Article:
What makes a wine or a meal memorable? We talk about wines and foods being "unforgettable" and "the best I've ever had," but is that enough to make it memorable, to literally fix it in our memories?
I had a glass last week that got me thinking about wine and memory, and I came to the conclusion that many wines insert themselves in my memory using other memories as neurological shoehorns. It happened like this...
Most Tuesday nights I get together online with a group of fellow wine lovers to have a virtual tasting via @ProtocolWine. We meet virtually, via Twitter (details below), to share thoughts and ask questions of the winemakers, in this case the extraordinary family of people of Ferrari Winery who make sparkling wine in the Trento DOC, near the Italian Alps. While the wines could carry the Italian term Spumante, it is nothing at all like that most famous wine of the genre, Asti Spumante. That wine is slightly sweet and artificially carbonated. The wines of Cantine Ferrari are dry, and are made in the so-called classic method (also used in Champagne), with the bubbles infused in the wine through a second fermentation in the bottle. This approach is enshrined in the DOC regulation - Trento DOC is strictly for white and rosé sparkling wines produced in the classic method and made in Trentino.
Last Tuesday, the wine in the spotlight was a vintage blanc de blancs, an all-chardonnay wine from the 2007 vintage called Perlé. This is a particularly meaningful wine because it was Giulio Ferrari, founder of the winery, who first brought chardonnay to Trentino in 1900. Perlé is a terrific wine, notable firstly for its shimmering pale yellow gold color and fine bubbles. As soon as I started pouring the wine, a cloud of yeasty goodness billowed toward me, not the yeastiness of uncooked bread dough but the aroma of freshly baked brioche. Soon the yeastiness gave way to a profusion of aromas rose from the glass - now the bread is lightly grilled, there is a hint of lemon drop, a bit of bergamot (the citrus fruit beloved of perfumers whose peel flavors Earl Gray tea), a bit of honeydew melon.
And then came the apples and this is where it gets geeky. Chardonnay has a propensity for a green apple aroma, but in sparkling wines and especially Champagne, the secondary fermentation and bottle age often conjure aromas of red apples (more the skin than the flesh) or baked apple. But the apples I smelled in the Perlé were different, somewhere between red and green, between skin and fruit. The sensation was aromatic but not the sweet apple aroma like you find in cider.
It was an apple aroma I knew well from my boyhood in Vermont, the heart of New England apple country. When I was five or six I would climb apple trees with my friends and we would pull down the hard apples that hadn't ripened well. They were pitted and a bit forlorn looking, very different from the symmetrical fruit that is cultivated for modern markets and in which flavor takes a back seat to beauty. There was something else in my glass as well, a faint hint of honey in the background, another boyhood memory of dipping those hard under-ripe apples in fresh honey to sweeten them a bit. The aroma of honey was there in the wine as well. Acacia honey is not an unfamiliar note to the lover of blanc de blancs, but the melding of aroma and flavor with the flashback to a boy in a red flannel shirt climbing a tree in Vermont? That was new. And memorable.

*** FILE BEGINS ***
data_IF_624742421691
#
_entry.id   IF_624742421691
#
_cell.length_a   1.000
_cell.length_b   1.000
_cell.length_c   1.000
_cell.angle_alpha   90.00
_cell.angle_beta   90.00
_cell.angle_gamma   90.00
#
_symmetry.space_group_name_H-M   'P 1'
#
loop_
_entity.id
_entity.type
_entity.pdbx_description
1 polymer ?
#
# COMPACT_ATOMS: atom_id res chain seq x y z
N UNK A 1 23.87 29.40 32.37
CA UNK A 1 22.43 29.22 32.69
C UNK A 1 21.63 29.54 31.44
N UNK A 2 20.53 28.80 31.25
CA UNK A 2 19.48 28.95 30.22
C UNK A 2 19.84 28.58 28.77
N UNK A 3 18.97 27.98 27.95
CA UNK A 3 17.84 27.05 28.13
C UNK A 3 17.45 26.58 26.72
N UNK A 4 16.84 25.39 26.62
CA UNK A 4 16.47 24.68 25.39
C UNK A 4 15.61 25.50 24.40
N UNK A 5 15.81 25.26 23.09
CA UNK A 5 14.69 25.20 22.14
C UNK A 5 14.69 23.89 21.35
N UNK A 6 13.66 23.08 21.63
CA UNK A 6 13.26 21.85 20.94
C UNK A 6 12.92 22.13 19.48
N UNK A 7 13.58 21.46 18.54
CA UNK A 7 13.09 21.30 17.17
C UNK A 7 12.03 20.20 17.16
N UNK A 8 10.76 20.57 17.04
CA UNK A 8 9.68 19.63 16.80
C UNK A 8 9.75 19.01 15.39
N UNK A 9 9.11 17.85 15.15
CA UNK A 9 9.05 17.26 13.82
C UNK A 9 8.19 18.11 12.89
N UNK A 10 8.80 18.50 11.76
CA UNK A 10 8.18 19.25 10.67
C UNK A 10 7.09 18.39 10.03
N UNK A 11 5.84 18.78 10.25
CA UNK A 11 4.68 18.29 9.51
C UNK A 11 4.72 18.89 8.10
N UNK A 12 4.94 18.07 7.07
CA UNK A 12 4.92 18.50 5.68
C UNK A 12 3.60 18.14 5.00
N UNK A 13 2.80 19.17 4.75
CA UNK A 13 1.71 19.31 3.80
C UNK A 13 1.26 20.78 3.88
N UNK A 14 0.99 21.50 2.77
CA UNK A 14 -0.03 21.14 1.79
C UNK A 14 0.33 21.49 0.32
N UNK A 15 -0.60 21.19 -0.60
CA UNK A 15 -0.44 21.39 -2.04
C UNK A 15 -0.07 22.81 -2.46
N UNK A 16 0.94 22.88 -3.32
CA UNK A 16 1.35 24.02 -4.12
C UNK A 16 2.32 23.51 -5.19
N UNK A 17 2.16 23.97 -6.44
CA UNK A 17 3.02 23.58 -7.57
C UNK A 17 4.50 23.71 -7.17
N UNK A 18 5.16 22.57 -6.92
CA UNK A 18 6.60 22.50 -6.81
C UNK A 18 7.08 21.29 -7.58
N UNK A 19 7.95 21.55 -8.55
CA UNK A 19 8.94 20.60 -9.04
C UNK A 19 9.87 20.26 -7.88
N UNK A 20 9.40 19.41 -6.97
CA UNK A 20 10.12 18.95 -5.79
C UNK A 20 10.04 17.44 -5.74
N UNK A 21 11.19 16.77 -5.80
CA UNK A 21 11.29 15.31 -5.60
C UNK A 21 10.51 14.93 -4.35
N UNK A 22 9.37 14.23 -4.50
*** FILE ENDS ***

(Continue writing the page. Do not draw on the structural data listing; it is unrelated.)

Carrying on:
When I teach wine classes I emphasize how important it is to make notes about wine. WSET, whose curriculum I teach, has a very carefully constructed regimen for tasting notes, and I insist students to use this as a guide, a starting point. I also suggest they add a note at the end that will help them remember the wine not as a mixture of chemicals but as a living thing. For anyone outside the wine trade, a tasting note is personal, it should help you remember what you liked and how you felt. And here, after having written thousands of tasting notes in my career, I was transported to how I felt when I was five years old. It got stranger too, as I caught a whiff of almond - not the sweet almond of marzipan, but that faint suggestion when I add a drop of almond extract to sliced apples when making a pie.
Talking with the winery team, I learned that Ferrari is dedicated to sustainable agriculture and they raise bees as part of their approach to balancing the environment in their vineyards. I joked that the bees must explain why I caught that hint of honey and they responded, "the best wines carry the flavors of vineyards - we consider it a victory when our wines taste like honey from our bees!" So, it makes perfect sense that they raise bees, and there is a honey note in their wine.
I was reminded of Proust and his aromatic madeleines, and I am happy with a tasting note that says simply, "Crisp, clean beautiful pale gold color with an appealing brioche aroma and hints of lemon drop, almond, honey, hazelnut and childhood apples." I could write a much more technical note, but in my private notebook, I will never forget the wine with a note like that - that makes it memorable to me. I think this is why I enjoy tasting with my younger colleagues. I appreciate the sharp crystalline palate of youth and their technical notes are keen and precise, but being older I have more memories. My favorite notes are perhaps less precise but richer, and in both our cases, our memories grow and our experience of a wine becomes more meaningful. We have memories, and memories form our future.
Want to join our Tuesday night get togethers? It's easy to eavesdrop - just log on to Twitter and search for the hashtag #WineStudio or search for @ProtocolWine. Despite the trade orientation, anyone can join in and the comments are fascinating - who knows, one might trigger a memory for you as well.